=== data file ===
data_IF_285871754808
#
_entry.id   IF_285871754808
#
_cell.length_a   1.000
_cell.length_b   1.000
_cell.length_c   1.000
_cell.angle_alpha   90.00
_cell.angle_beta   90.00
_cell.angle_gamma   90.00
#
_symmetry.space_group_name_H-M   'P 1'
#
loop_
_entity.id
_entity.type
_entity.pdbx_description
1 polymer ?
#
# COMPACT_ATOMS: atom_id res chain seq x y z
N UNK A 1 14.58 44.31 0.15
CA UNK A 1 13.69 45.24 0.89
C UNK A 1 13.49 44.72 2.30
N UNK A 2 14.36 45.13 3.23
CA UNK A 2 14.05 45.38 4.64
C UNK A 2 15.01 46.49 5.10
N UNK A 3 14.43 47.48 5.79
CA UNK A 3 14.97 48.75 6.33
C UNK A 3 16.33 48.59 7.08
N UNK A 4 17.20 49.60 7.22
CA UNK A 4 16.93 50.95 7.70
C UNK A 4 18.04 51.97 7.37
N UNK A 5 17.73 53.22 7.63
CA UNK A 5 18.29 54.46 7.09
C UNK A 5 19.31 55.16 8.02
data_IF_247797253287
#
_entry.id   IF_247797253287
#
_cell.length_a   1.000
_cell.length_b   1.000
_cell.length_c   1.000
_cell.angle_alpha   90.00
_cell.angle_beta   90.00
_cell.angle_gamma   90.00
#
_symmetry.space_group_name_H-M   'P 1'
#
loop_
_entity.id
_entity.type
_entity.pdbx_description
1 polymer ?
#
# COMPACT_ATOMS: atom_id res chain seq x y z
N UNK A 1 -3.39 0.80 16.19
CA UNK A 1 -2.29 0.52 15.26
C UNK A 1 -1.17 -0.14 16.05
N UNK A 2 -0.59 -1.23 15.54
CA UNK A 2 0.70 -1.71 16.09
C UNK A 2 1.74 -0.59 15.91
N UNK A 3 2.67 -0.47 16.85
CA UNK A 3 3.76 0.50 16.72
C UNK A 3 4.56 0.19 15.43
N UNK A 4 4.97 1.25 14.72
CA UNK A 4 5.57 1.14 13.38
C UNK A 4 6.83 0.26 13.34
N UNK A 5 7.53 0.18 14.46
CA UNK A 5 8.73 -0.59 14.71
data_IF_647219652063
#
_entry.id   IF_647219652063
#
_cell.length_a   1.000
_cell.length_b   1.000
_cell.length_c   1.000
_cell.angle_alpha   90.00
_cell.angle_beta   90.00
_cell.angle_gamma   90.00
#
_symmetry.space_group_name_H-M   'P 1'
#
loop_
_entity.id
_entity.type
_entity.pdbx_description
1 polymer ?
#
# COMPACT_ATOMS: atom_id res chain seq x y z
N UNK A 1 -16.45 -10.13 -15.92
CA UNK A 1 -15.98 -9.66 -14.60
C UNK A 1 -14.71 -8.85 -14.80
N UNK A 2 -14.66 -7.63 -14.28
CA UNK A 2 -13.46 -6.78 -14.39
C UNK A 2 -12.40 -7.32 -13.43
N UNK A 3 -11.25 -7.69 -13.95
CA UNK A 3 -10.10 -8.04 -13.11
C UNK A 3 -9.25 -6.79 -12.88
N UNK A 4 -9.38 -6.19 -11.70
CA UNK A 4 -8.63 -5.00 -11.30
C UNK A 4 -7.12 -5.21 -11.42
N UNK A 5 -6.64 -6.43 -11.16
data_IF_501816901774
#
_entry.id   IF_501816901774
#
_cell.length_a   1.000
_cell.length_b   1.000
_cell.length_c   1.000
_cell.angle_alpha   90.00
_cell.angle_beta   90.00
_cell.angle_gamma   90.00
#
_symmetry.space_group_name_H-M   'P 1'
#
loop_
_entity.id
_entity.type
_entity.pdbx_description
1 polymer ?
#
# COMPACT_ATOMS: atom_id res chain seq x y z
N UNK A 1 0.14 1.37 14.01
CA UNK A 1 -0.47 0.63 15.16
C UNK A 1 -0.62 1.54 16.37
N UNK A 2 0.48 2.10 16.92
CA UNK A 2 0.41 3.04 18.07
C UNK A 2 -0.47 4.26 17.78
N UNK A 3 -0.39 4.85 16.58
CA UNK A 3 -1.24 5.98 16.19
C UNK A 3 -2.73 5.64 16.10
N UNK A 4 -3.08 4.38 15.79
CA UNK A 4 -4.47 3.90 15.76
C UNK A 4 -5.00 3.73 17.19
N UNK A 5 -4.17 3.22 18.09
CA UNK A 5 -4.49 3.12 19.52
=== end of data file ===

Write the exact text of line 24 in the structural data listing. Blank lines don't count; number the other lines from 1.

N UNK A 2 14.36 45.13 3.23